As with much of this last season of the FOX television series 24, I watched only about one-third of Monday night's two-hour series finale, the last third. But as the series ended with Jack Bauer once again faced an uncertain future, literally dissolving from our view as ever-loyal Chloe (Mary Lynn Rajskub) ordered the satellite overheard shut down, I found myself feeling an unexpected emotion: regret upon realization that there would be no more Jack Bauer Power Hours to speak of (at least until that much-discussed big-screen movie materializes).
I honestly didn't think I'd feel anything of the sort as the series—which, after relatively sagging ratings this season, finally and unceremoniously got hit by the cancellation axe—wound down to its final ticks of the clock. Again, I had only watched bits and pieces of this final season, finding myself increasingly indifferent to this latest big-scale terrorist threat—which seemed no different from big-scale terrorist threats of seasons past—and to Jack's inevitably failed attempts to stave off the human beast inside of him. It had all been done before, and this time, not even the New York setting (which, most of the time, barely looked like New York) could bring any inherent freshness to the rote plotting.
But, as the final seconds ticked away...well, while I am glad that the series is finally over, I can't help but think fondly as a whole over the many, many hours of entertainment the show has provided year/day-in, year/day-out. Until the next big zeitgeist-tapping high-octane action series comes along, 24—as morally problematic and silly as it often was—will always have a place in my trigger-happy heart.
No surprise, really, that Jack was not going to go out on a wholly positive note; that would not have been true to the nature of the series as a whole. Over the course of its eight seasons, 24 fashioned a modern-Sisyphus myth about a hero who was always called upon to save his country from disaster, and who kept on going in spite of all the political and personal weight he kept accumulating each season. So of course the series began to repeat itself as it dragged on; for all the political commentary that many critics have read into it, the basic appeal of 24, really, was to see just how deep into the moral and physical muck Jack was willing to go, time and time again, in order to get the dirty but necessary job done.
Perhaps it doesn't really matter, then, that (in this writer's opinion, at least) the series peaked creatively in its second season and afterwards remained content to play out hit-or-miss variations on its usual themes and scenarios. (Its Emmy-winning fifth season was, I suppose, the best of those variations, though I still think its seventh is sorely underrated, if perhaps less immediately memorable that previos years.) The series' repetitive form was, really, just following Jack Bauer's Sisyphean function. Fitting, then, that its series finale ending up feeling less like a culmination and more like a standard cliffhanging season finale. For Jack, the perils will never end; whatever light he finds at the end of his tunnels will always be temporary at best.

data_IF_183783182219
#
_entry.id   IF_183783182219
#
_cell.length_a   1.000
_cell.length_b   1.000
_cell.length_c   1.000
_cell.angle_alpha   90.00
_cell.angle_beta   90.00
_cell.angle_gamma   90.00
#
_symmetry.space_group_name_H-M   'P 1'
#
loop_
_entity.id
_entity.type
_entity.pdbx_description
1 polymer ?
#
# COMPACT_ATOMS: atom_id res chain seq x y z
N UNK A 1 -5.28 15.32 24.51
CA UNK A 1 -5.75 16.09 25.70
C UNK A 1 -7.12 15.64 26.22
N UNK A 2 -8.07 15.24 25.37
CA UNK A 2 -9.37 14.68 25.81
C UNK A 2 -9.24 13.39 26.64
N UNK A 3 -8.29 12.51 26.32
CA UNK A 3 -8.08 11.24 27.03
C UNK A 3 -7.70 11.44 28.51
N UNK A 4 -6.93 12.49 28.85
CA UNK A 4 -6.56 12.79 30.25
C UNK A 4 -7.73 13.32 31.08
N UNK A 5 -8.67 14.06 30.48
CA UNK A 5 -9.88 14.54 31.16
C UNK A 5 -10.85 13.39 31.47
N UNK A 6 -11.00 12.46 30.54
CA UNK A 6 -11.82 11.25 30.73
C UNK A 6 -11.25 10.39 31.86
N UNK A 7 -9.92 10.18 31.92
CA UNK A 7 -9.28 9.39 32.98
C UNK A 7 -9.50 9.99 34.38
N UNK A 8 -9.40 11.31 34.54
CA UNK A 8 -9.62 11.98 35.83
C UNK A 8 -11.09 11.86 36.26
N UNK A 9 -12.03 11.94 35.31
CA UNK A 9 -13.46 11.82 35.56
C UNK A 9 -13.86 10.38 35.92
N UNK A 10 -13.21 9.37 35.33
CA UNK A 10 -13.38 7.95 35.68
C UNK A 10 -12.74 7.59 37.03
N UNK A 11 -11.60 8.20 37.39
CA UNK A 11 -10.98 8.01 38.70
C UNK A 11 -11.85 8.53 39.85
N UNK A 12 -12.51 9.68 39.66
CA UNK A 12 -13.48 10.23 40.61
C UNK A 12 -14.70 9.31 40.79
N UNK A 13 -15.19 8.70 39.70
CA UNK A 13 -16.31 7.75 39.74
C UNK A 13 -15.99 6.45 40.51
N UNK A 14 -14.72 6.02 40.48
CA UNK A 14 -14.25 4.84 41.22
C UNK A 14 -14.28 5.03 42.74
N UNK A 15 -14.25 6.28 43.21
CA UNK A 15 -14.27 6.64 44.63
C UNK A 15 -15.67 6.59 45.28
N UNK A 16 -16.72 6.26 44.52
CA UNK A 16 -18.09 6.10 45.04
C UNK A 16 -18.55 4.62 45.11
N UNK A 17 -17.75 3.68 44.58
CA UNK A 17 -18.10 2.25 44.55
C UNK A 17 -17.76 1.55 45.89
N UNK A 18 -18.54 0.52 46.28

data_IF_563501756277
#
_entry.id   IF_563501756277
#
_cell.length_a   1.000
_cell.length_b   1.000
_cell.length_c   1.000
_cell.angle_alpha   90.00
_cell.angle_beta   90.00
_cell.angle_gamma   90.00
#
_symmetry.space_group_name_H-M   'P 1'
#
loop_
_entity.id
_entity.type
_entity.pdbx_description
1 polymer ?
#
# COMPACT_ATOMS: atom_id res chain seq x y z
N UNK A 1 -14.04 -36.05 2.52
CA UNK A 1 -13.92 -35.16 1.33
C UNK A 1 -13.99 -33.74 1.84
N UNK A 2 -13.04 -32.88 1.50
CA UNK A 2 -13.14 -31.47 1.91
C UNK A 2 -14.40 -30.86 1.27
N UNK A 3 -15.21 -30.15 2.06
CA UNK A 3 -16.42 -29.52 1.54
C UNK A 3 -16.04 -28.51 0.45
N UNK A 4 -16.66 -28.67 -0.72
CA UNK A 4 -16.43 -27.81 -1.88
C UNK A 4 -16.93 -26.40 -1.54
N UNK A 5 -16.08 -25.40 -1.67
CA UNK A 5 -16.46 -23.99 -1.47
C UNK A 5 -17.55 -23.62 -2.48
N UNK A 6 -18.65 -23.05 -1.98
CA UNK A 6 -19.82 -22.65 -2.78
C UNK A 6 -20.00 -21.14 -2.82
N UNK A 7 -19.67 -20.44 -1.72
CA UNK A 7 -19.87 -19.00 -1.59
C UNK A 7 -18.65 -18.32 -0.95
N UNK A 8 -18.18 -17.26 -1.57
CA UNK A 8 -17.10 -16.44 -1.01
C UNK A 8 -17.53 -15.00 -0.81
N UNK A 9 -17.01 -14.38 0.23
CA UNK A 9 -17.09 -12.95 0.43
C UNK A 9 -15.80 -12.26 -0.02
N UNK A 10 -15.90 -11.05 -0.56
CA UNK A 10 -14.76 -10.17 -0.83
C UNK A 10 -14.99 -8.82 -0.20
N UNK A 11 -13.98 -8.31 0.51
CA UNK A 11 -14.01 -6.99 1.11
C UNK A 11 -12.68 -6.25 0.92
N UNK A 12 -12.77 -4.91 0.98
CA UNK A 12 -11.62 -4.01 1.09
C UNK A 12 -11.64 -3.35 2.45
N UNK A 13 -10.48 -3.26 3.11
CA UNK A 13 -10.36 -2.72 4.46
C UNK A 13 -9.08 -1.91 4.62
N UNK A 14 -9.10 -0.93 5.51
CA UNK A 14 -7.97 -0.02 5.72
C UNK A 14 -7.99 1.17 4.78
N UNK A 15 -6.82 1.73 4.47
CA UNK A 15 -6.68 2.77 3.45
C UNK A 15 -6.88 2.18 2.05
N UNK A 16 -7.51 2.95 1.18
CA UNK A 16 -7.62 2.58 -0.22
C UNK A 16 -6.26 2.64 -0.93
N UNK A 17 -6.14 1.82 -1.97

There's plenty more to say about 24, but to do that, I will turn it over to film critic Aaron Aradillas and critic/filmmaker Matt Zoller Seitz, both of whom collaborated to produce this thorough, and thoroughly excellent, five-part video-essay series on the show.
The following takes place...right now:
I don't see much to quibble with in these videos; 24 was never consistent in its political commentary, but that didn't make its politics any less interesting to parse, and the writers certainly didn't allow politics to overwhelm the suspense and the emotions. The series may ultimately end up being considered more a relic of our time than a masterpiece for all time, but at its best it was still a fascinating, thrilling, surprisingly soulful and sometimes genuinely troubling ride.
I, for one, will miss it dearly. Over and out...
P.S. By the way, anyone waiting for me to say anything about that other series finale that aired this past Sunday night will have to wait for a long, long while. I haven't watched a single full episode of Lost, and, unlike MSNBC.com film critic Alonso Duralde, I didn't dare tune in without having seen the rest of the series. I will say, though, that, having heard bits and pieces of what transpired in it, and wading through the wildly mixed opinions on it, I do find myself intrigued enough to seriously consider giving the series a spin on DVD in the future. If only I had time to invest even in TV series on DVD these days; I'm barely making any progress on that Twin Peaks box set I blind-bought last year, for instance...